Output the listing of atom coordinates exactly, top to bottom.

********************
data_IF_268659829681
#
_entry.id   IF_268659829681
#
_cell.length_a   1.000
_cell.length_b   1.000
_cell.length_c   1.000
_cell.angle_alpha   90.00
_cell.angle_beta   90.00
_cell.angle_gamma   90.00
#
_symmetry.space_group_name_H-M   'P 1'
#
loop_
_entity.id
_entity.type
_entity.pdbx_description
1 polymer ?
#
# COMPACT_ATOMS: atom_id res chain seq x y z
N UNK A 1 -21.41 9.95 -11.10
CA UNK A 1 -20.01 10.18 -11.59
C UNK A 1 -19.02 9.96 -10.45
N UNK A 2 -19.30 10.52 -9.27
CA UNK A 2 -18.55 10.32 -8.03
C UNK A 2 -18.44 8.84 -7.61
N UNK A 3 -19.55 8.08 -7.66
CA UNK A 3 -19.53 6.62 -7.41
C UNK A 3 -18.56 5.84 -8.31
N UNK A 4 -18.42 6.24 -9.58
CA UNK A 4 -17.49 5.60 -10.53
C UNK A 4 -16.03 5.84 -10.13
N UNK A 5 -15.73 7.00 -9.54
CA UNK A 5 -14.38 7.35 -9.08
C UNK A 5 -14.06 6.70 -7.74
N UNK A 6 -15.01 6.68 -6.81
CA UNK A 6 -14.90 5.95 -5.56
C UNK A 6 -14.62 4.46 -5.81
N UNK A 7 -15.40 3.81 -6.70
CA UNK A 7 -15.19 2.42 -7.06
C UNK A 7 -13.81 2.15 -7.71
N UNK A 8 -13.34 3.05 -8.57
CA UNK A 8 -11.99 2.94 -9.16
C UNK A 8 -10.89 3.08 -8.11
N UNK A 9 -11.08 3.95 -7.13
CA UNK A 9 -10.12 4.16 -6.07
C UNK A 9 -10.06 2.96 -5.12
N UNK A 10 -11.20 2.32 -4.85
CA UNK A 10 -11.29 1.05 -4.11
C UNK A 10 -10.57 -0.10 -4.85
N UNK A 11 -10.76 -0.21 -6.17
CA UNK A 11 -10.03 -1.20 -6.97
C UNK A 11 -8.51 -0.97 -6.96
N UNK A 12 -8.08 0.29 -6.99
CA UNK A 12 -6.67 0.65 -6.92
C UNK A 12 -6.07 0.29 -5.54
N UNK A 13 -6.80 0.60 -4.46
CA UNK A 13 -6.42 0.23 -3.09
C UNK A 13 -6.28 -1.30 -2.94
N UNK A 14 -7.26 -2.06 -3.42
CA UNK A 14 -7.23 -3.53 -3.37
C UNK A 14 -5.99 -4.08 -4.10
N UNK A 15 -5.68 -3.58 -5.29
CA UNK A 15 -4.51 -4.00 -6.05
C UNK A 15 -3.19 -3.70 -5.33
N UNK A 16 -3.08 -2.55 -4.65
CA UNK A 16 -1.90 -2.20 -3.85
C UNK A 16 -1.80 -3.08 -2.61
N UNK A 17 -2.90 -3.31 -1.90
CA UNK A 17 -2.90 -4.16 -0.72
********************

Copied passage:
data_IF_268659829681
#
_entry.id   IF_268659829681
#
_cell.length_a   1.000
_cell.length_b   1.000
_cell.length_c   1.000
_cell.angle_alpha   90.00
_cell.angle_beta   90.00
_cell.angle_gamma   90.00
#
_symmetry.space_group_name_H-M   'P 1'
#
loop_
_entity.id
_entity.type
_entity.pdbx_description
1 polymer ?
#
# COMPACT_ATOMS: atom_id res chain seq x y z
N UNK A 1 -21.41 9.95 -11.10
CA UNK A 1 -20.01 10.18 -11.59
C UNK A 1 -19.02 9.96 -10.45
N UNK A 2 -19.30 10.52 -9.27
CA UNK A 2 -18.55 10.32 -8.03
C UNK A 2 -18.44 8.84 -7.61
N UNK A 3 -19.55 8.08 -7.66
CA UNK A 3 -19.53 6.62 -7.41
C UNK A 3 -18.56 5.84 -8.31
N UNK A 4 -18.42 6.24 -9.58
CA UNK A 4 -17.49 5.60 -10.53
C UNK A 4 -16.03 5.84 -10.13
N UNK A 5 -15.73 7.00 -9.54
CA UNK A 5 -14.38 7.35 -9.08
C UNK A 5 -14.06 6.70 -7.74
N UNK A 6 -15.01 6.68 -6.81
CA UNK A 6 -14.90 5.95 -5.56
C UNK A 6 -14.62 4.46 -5.81
N UNK A 7 -15.40 3.81 -6.70
CA UNK A 7 -15.19 2.42 -7.06
C UNK A 7 -13.81 2.15 -7.71
N UNK A 8 -13.34 3.05 -8.57
CA UNK A 8 -11.99 2.94 -9.16
C UNK A 8 -10.89 3.08 -8.11
N UNK A 9 -11.08 3.95 -7.13
CA UNK A 9 -10.12 4.16 -6.07
C UNK A 9 -10.06 2.96 -5.12
N UNK A 10 -11.20 2.32 -4.85
CA UNK A 10 -11.29 1.05 -4.11
C UNK A 10 -10.57 -0.10 -4.85
N UNK A 11 -10.76 -0.21 -6.17
CA UNK A 11 -10.03 -1.20 -6.97
C UNK A 11 -8.51 -0.97 -6.96
N UNK A 12 -8.08 0.29 -6.99
CA UNK A 12 -6.67 0.65 -6.92
C UNK A 12 -6.07 0.29 -5.54
N UNK A 13 -6.80 0.60 -4.46
CA UNK A 13 -6.42 0.23 -3.09
C UNK A 13 -6.28 -1.30 -2.94
N UNK A 14 -7.26 -2.06 -3.42
CA UNK A 14 -7.23 -3.53 -3.37
C UNK A 14 -5.99 -4.08 -4.10
N UNK A 15 -5.68 -3.58 -5.29
CA UNK A 15 -4.51 -4.00 -6.05
C UNK A 15 -3.19 -3.70 -5.33
N UNK A 16 -3.08 -2.55 -4.65
CA UNK A 16 -1.90 -2.20 -3.85
C UNK A 16 -1.80 -3.08 -2.61
N UNK A 17 -2.90 -3.31 -1.90
CA UNK A 17 -2.90 -4.16 -0.72